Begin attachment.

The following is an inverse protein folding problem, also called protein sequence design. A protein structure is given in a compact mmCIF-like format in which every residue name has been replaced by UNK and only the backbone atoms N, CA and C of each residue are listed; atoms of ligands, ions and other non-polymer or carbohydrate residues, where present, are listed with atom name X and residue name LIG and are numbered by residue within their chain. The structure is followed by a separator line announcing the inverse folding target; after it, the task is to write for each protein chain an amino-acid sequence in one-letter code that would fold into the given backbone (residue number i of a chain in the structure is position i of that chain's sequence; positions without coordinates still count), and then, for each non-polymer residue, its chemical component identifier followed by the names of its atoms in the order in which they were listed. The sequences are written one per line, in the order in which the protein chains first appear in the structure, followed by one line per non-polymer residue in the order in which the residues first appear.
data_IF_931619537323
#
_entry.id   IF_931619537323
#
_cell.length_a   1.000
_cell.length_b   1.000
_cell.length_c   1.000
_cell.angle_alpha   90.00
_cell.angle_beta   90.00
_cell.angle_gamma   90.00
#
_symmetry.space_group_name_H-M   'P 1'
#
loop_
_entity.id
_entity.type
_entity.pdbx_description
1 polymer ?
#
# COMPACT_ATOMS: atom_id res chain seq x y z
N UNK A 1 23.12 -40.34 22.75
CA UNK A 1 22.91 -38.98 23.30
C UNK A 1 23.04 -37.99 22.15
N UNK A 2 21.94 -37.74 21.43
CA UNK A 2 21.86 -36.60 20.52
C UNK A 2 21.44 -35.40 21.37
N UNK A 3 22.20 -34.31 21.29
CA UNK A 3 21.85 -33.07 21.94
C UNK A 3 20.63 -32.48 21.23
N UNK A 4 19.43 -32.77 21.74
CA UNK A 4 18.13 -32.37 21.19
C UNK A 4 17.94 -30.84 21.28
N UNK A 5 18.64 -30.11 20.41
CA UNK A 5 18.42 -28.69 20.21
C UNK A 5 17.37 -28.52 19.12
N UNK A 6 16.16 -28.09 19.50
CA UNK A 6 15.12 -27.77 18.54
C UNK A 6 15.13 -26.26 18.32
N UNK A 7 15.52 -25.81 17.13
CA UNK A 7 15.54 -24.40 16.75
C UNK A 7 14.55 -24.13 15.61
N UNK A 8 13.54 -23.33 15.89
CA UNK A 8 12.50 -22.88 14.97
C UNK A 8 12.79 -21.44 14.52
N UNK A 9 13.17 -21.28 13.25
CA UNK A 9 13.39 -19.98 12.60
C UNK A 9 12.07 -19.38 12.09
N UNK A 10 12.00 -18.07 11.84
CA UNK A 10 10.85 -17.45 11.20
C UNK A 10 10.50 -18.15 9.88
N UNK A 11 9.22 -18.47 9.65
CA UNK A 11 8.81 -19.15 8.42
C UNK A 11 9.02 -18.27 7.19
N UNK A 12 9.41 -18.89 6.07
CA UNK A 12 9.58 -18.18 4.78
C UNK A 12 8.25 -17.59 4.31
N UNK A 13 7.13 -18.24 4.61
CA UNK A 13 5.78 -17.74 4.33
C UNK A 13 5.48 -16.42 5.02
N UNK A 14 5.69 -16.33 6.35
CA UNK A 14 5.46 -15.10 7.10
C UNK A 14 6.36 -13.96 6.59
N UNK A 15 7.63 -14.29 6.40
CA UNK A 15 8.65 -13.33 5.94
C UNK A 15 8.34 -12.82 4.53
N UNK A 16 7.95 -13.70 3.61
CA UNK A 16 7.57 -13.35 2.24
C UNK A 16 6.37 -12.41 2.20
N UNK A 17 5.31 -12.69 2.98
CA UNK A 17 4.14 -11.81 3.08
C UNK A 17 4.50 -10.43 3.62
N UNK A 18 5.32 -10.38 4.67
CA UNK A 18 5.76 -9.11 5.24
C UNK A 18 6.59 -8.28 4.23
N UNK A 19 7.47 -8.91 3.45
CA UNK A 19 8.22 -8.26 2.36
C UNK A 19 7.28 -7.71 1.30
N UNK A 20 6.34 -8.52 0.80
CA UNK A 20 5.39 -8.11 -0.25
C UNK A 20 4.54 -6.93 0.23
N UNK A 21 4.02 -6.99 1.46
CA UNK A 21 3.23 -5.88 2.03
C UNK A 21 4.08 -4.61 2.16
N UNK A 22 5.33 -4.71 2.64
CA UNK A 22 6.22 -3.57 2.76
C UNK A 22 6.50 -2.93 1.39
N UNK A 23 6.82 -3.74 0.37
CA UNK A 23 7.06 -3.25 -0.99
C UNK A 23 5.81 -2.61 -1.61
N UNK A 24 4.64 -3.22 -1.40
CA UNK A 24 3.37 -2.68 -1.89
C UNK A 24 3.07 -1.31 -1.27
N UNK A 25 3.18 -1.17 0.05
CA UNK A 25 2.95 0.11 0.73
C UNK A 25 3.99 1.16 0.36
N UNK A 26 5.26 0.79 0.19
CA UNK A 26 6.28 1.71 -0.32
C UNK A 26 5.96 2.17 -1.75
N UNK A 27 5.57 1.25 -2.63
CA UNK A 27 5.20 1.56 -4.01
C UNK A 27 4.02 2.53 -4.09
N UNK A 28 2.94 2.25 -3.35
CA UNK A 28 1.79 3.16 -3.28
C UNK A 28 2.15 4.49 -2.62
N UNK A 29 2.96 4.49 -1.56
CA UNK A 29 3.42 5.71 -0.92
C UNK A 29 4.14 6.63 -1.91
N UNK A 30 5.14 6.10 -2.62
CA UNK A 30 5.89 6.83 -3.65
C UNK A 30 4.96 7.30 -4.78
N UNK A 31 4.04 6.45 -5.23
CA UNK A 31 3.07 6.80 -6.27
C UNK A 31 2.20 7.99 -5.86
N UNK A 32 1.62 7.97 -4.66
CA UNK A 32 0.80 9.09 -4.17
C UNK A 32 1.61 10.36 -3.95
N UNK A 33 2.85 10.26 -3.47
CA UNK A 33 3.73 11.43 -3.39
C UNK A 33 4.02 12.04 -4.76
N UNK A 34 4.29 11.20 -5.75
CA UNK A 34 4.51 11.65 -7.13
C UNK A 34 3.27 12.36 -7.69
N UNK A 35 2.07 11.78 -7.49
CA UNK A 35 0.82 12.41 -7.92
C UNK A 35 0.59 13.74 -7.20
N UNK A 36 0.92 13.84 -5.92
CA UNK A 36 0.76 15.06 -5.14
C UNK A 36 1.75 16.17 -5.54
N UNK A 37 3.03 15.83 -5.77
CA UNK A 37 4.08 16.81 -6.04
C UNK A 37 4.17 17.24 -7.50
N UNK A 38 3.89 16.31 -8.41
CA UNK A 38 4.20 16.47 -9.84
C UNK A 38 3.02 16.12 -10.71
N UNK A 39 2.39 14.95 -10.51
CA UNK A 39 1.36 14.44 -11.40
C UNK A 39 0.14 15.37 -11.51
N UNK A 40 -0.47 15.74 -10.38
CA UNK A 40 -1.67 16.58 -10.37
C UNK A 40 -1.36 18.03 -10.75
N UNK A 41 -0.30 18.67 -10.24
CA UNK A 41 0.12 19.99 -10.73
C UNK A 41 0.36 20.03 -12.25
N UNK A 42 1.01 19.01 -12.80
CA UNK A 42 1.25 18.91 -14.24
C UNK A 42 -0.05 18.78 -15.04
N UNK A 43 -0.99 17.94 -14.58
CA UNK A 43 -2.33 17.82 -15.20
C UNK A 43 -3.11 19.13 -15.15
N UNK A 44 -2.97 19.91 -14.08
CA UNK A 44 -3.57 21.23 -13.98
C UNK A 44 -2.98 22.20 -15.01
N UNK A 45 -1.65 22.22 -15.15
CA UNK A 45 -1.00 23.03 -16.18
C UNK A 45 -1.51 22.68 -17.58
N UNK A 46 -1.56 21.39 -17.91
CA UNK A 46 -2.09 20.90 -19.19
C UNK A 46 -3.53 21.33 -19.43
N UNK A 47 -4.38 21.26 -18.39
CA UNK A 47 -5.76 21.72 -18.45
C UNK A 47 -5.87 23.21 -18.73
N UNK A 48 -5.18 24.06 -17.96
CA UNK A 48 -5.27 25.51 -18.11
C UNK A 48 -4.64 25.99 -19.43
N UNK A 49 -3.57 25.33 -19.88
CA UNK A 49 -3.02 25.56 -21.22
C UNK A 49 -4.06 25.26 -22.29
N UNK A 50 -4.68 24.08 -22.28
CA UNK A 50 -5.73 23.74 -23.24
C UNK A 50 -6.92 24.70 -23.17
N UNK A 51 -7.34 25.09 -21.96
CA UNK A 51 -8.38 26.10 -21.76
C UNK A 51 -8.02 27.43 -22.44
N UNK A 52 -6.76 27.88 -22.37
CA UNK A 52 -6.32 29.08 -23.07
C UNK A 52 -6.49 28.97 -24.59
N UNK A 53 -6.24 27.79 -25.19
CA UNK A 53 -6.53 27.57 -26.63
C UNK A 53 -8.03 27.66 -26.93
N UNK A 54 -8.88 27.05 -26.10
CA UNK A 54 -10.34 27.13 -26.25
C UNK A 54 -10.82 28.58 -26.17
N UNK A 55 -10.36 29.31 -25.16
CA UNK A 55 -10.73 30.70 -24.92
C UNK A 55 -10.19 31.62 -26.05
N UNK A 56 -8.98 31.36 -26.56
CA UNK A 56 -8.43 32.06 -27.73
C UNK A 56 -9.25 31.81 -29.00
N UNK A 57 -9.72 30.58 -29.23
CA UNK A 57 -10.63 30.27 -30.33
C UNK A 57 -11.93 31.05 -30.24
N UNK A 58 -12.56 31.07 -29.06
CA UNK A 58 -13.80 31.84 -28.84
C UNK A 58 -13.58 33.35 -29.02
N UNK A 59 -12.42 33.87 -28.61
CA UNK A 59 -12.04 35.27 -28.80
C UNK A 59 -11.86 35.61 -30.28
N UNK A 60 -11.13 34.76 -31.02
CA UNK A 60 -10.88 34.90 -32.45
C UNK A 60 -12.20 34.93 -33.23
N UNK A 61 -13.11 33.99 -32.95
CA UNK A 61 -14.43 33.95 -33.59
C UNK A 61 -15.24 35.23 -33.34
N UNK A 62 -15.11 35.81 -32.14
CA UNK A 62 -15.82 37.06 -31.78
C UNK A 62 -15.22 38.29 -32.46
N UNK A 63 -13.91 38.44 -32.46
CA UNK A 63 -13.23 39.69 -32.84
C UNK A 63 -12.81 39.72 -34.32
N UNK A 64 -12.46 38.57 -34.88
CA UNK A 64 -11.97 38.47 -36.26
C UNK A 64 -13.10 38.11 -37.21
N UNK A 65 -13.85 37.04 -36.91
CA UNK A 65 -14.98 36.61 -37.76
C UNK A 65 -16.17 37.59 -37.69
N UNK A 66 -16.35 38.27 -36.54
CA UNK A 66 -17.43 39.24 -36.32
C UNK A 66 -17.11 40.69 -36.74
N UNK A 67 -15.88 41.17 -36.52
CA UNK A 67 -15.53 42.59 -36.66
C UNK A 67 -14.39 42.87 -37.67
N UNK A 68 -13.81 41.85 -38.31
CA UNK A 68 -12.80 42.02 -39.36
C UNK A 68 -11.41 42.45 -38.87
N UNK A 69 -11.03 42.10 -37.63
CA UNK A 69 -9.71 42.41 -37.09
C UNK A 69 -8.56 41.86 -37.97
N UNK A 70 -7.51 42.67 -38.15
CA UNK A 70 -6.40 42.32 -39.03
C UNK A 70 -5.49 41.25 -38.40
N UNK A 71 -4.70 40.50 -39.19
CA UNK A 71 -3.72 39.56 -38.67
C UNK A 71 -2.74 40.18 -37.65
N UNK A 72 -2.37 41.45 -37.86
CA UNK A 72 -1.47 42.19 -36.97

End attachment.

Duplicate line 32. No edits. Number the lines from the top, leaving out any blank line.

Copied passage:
CA UNK A 4 18.13 -32.37 21.19